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October 08, 2008

The Town Hall Debate: Terrible Format, Lost Opportunities

Lynn has given her take on last night's debate (see post below). I agree with her as far as the main result -- Obama came out ahead by looking and sounding more presidential, and McCain... well, he is a nasty S.O.B. and there is no way around that. In particular, I thought his dismissive reference to Obama as "that one" was insulting, offensive and disrepectful. McCain will rue the day YouTube was created.

However, in some important aspects, I differ with Lynn on Obama's ability to lay out the contrasts between his and McCain's policy plans, and in the amount of detail offered. While Obama eventually got into his rhythm and talked about some specifics, he did not start out strong at all. Like it or not, McCain has a way of communicating in short, understandable sentences. He may be lying through his teeth half the time, but his communication style is much more direct than Obama's. Despite the fact that we are now less than one month from election day, Obama still has difficulty breaking out of his laborious, professorial delivery, and because he took so long to get to the meat, he nearly ran out his clock without actually answering the questions throughout the first half-hour of the debate. Voters do not want a lecture, they want an answer and the candidates have two minutes to supply that answer. Get to the meat quickly.

Obama missed two important opportunites to make a stronger case for his positions on the home mortgage crisis and on health care. Here is where he needed to take McCain on:

He allowed McCain to bring up the idea of having the government buy up the bad mortgages and refinance them so that people can stay in their homes, while their mortgages -- though likely to be paid in full over a longer period of time -- would still get paid. This idea stems from the Homeowner's Loan Corporation (HOLC) that FDR instituted during the Depression. It helped about one million people keep their homes in the 1930's. It's a good idea and, incidentally, it's the idea Senator Hillary Clinton has been pushing since last spring. She wrote an op-ed about her plan for the current mortgage crisis in the Wall Street Journal last month. So why has Obama been so silent on HOLC over the past few weeks? It's a mystery to me. He should have been the first one out of the gate with it. Minutes after McCain made those debate comments, Obama's campaign team issued press releases foo-fooing them and saying the Treasury Secretary now has the authority to do the same thing. Well, sort of. The bailout gives homeowners the right to go to court and ask a judge to restructure the loans. The big problem is that Clinton was the one leading the charge on the issue, not Obama. He should have been a very vocal leader on HOLC. Especially since conservatives have gotten their panties in a bunch over McCain's statements last night. Conservatives hate this idea. To them, it smacks of irresponsibility and socialism. But McCain doesn't care because it makes him appear as the maverick, once again going against his own party on behalf of the American people. And, despite their displeasure, he'll still get the conservatives to vote for him. They have nowhere else to go.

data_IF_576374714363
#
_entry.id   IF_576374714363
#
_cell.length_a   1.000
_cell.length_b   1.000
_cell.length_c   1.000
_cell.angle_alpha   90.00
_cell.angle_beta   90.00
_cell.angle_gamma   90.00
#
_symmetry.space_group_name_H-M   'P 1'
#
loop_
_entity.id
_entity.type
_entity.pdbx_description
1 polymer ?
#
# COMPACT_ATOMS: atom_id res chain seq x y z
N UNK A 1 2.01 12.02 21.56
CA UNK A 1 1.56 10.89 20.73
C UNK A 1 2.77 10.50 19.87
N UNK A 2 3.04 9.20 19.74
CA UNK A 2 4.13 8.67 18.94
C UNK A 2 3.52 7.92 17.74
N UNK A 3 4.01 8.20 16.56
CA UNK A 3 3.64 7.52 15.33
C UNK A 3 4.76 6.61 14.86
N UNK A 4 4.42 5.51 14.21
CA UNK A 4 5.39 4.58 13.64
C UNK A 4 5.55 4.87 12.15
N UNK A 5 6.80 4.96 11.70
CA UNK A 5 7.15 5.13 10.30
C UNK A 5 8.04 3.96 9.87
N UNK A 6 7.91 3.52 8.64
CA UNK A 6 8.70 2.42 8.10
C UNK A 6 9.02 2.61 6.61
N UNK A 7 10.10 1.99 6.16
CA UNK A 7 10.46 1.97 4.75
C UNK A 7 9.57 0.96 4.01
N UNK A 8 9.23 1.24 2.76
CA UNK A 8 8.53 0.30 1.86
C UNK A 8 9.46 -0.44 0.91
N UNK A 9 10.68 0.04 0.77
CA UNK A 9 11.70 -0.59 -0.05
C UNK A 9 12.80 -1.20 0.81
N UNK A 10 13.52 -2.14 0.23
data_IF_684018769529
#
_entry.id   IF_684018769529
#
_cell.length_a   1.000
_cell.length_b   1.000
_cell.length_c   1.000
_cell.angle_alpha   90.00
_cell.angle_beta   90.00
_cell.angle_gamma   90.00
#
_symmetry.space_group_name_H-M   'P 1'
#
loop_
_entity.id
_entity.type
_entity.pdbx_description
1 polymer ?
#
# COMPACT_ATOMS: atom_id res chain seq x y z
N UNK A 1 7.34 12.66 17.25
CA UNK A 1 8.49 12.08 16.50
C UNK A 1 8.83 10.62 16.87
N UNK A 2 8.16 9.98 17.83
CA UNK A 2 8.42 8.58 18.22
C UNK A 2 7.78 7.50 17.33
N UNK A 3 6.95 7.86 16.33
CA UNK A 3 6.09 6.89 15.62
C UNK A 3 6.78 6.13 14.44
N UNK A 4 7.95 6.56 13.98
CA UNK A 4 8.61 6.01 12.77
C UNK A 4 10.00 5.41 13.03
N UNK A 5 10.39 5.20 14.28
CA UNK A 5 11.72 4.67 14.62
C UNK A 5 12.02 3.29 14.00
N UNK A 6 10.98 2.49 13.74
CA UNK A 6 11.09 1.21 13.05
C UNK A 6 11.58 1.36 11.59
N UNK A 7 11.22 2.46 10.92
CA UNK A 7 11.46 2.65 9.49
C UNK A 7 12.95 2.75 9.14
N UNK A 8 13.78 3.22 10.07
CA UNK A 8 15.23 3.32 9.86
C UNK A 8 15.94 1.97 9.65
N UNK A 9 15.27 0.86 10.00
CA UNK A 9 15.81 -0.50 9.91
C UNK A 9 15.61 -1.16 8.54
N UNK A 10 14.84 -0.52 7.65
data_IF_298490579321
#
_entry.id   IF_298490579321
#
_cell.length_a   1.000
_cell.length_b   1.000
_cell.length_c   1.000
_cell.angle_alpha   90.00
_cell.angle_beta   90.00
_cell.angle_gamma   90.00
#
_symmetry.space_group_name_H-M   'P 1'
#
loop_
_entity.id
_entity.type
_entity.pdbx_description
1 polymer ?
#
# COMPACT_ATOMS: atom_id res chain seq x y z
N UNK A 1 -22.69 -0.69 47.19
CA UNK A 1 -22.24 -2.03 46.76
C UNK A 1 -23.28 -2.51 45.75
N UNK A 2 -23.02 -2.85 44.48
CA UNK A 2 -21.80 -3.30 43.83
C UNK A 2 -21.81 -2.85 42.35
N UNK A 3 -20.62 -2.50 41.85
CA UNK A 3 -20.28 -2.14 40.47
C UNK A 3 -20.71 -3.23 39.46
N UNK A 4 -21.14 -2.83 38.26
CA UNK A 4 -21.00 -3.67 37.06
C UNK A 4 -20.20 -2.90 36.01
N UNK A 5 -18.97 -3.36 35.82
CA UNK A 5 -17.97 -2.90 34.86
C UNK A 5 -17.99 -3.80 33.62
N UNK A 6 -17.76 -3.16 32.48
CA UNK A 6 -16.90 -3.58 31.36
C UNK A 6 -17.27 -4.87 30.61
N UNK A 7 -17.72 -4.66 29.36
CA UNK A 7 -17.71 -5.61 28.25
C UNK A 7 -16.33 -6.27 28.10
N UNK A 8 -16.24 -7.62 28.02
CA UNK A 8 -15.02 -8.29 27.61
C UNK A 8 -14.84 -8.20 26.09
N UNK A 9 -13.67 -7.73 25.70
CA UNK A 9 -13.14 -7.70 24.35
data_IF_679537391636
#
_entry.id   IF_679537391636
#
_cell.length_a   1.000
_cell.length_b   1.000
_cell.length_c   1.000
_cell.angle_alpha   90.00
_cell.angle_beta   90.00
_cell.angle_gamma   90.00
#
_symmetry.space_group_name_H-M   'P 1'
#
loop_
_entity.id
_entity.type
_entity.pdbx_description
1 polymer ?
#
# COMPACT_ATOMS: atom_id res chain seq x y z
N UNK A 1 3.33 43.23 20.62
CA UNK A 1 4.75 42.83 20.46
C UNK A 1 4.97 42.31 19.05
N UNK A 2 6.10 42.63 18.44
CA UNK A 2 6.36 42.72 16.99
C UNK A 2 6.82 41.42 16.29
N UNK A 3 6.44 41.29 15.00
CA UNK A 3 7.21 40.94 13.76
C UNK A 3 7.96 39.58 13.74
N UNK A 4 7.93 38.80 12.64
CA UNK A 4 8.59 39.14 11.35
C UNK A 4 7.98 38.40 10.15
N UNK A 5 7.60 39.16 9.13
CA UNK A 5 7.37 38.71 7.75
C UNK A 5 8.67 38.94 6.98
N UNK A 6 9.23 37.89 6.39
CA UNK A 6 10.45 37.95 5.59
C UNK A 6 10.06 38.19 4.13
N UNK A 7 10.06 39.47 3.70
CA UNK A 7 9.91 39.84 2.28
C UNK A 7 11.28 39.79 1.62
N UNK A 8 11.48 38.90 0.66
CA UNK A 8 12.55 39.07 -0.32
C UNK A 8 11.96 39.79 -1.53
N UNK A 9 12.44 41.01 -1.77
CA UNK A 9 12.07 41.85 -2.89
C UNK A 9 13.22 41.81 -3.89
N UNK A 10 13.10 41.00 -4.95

The second missed opportunity came during the questions on health care. While Obama did point out that McCain's plan is not going to cover enough people and that the $5,000 per family tax credit will, at least in part, end up being negated when McCain taxes employees for their employer's health care costs, he didn't expose the newest, worst aspect of the plan -- that McCain is going to raid Medicare and Medicaid in order to pay for those $5,000 tax credits. I blogged about this the other day, hoping that Obama would seize on it during the debate. He didn't do it. If he had, millions of retirees on Medicare and lower-income folks on Medicaid would have been treated to the spectacle of McCain being nailed on it and then having to defend it on national television. It would have been re-played over and over on the news shows. How many voters in Florida would McCain have lost right then and there? I think this was the lost opportunity of the evening. It would have further helped to frame McCain as out-of-touch with the needs of real Americans, especially elderly Americans -- those of his own generation -- and yet, that opportune moment passed by without the necessary criticism from Obama.

The format for the debate was awful. It was not a true town hall. It was heavily monitored, the audience and the candidates seemed totally disengaged from each other, and Brokaw was an uptight moderator, more concerned with the clock than with the discussion. As a result, the event was boring and brought out very little new information. I certainly hope we see no more of these shams in the future. But, as many of us know, the sham debates exist because the parties have insisted on controlling every aspect of them. The fact that there is no longer a non-partisan sponsor of the presidential debates says it all.

Posted by shoephone on October 8, 2008 at 01:38 PM in Candidate Races, Media, National and International Politics | Permalink


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